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🚰 "Workforce Disruption: Who do Utilities Call for Help?"

The Future of Water

Photo by Robert Linder / Unsplash

Host: Reese Tisdale
Guests: Eric Bindler | Research Director, Digital Water | Bluefield Research &
Isabel Kezman | Analyst | Bluefield Research
Category: 🚰 Utilities

Podcast’s Essential Bites:

[4:25] EB: “The AWWA, American Water Works Association, […] [does] this big annual report. […] But also during COVID, they've been doing these more regular really quick surveys, pulse of the market, what's going on with utilities and dealing with COVID. At the beginning, it was about revenue disruption and absenteeism and stuff like that. The one that they just put out in October was more focused on […] the workforce impacts. And it's really interesting because I think for all of us that have just been kind of following the news reading about the state of the economy more broadly, there's a lot of talk about the great resignation, about the tightness in the labor market. But it's really interesting to actually have some stats for how that's playing out in the utility sector.”

[5:23] EB: “The biggest takeaway for me was that of the 400 something utilities that they surveyed, 40% said that they're currently facing difficulty hiring. And 26% are expecting those challenges to continue to 2022. And if you look at the breakdown of positions where utilities are struggling the most to bring people on staff or to keep people on staff, it's really these high skill, kind of mission critical positions, like treatment plant operators, service technicians, commercial drivers, mechanics, engineers. […] It's kind of eye opening to see the amount of trouble that utilities are having to keep these key positions on staff. The other big picture stat […] in terms of utility turnover: about 21% of utilities that they surveyed, are […] reporting higher turnover. Whereas it was only about 11% earlier in the year that we're seeing that.”

[7:29] EB: “One data point that jumps out is this Brookings Institution study from 2018, they mentioned that now about 10.5 percent of water sector workers would be either retiring, or at least transferring out of the industry between 2016 and 2026. […] According to the AWWA survey, only about 12% of the utilities surveyed, do have some kind of a vaccine mandate in place or are planning to start one. And about half of those with those mandates […] do expect that it's going to have an effect on workforce levels. […] It's probably not the main reason, but it is one potential driver for some of the higher levels of turnover and resignations that we're seeing.”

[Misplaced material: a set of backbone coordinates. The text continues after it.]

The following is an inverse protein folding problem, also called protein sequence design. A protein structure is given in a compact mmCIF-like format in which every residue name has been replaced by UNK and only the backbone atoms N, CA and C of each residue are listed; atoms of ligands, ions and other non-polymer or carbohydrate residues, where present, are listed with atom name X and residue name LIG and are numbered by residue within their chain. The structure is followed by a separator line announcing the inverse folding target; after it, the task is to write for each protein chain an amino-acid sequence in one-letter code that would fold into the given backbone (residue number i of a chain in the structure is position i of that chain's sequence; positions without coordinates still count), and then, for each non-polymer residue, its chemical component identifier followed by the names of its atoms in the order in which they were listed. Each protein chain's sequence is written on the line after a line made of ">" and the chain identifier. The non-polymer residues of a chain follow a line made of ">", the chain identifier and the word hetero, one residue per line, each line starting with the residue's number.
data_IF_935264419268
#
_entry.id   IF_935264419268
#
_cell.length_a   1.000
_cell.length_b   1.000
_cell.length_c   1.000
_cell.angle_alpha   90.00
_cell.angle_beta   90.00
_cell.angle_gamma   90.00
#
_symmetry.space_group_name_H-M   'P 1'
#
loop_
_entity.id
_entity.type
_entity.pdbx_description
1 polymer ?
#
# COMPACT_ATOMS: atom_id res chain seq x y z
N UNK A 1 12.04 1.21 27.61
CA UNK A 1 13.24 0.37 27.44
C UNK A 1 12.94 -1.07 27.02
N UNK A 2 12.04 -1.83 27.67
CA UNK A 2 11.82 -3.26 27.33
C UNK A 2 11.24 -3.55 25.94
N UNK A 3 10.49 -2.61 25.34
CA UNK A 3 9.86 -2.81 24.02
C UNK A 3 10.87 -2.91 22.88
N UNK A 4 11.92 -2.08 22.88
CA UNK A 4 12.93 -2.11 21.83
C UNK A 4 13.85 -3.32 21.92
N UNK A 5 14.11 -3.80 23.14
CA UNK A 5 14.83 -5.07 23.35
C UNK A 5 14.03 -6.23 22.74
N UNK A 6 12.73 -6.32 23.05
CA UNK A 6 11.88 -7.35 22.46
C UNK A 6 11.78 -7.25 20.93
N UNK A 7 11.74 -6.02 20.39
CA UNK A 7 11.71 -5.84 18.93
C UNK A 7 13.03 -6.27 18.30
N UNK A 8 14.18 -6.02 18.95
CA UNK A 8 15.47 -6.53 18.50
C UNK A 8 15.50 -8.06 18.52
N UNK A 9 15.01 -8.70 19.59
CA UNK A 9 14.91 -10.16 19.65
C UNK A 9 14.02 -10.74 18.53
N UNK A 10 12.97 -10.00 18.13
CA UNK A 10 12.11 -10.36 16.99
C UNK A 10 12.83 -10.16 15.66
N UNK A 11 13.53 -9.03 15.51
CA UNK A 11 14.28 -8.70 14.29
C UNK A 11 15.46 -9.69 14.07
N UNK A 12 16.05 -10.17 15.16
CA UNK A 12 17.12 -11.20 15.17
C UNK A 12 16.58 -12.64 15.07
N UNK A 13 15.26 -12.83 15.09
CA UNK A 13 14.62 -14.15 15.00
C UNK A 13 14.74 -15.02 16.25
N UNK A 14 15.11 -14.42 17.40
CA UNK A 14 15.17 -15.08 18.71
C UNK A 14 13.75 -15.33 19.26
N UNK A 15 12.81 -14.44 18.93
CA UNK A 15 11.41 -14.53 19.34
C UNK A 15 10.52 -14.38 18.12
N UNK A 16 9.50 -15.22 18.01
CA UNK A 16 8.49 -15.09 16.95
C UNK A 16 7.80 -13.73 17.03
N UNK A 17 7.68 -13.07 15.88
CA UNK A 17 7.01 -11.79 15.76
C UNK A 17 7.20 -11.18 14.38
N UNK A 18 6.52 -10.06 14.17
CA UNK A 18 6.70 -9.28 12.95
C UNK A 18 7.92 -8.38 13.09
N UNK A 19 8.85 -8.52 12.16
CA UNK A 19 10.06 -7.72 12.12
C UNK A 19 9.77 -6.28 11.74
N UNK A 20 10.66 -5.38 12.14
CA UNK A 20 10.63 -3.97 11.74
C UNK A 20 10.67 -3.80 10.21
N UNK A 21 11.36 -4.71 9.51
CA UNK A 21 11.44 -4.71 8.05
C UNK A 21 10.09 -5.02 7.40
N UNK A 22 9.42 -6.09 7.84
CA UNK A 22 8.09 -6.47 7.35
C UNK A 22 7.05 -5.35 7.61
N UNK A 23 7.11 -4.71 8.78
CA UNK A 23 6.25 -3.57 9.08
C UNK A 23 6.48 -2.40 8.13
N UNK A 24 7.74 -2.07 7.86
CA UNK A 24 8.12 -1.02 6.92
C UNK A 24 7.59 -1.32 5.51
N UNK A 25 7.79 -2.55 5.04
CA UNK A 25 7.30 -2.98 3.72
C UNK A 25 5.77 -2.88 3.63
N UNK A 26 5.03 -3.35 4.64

[13:44] IK: “Based on […] [the] utility labor challenges, […] utilities are going to be looking for solutions and weighing several different options. One of which could be to outsource the operation and maintenance, which we call O&M, of their water and wastewater systems to a third party service provider. […] Right now, we estimate around 38 million, or 12% of Americans, currently receiving water or wastewater services through systems that have an O&M contractor. […] We're expecting this market to expand. And this is not only because of workforce disruptions that we discussed earlier, but also there's just an overall greater need for more advanced treatment solutions, management solutions, especially as it relates to digitalization, emerging contaminants, like PFAS and aging wastewater and water assets.”

[21:42] EB: “I have a lot of respect for the AWWA and the surveys that they've done. […] But I do think it's maybe fair to say that they've got a little bit of a blind spot or less of a focus on kind of the digital side of things and the impact. […] But I do think that that's also a place where […] utilities [are] really struggling to attract and retain talent. […] And so there are a couple of reasons why I think, in particular, these types of skill sets are going to be tough for utilities in this environment. For one thing, the pay rate is drastically different. […] On average, a data scientist, for example, makes twice as much as a water or wastewater plant operator.”

[23:16] EB: “Another big part of it, especially for the tech sector or knowledge sector workers, is that flexibility that workers have had during the pandemic […] for either working from home on a permanent basis, or for being digital nomads. […] It's a really different work arrangement than the utility sector […] is used to, […] because [it] is such a local business. […] Nearly 70% of the utilities surveyed […] during COVID implemented some kind of remote work policy. But now only about 9% have actually made that permanent, or some sort of hybrid working arrangement at least. Another 21% are considering it. So a really big shift back towards getting everybody in the office. And I think that is, again, contributing to, along with the wage differences, […] that disadvantage that utilities have of attracting and retaining that top tier technology talent.”

Rating: 💧💧

🎙️ Full Episode: Apple | Spotify
🕰️ 33 min | 🗓️ 12/07/2021
✅ Time saved: 31 min

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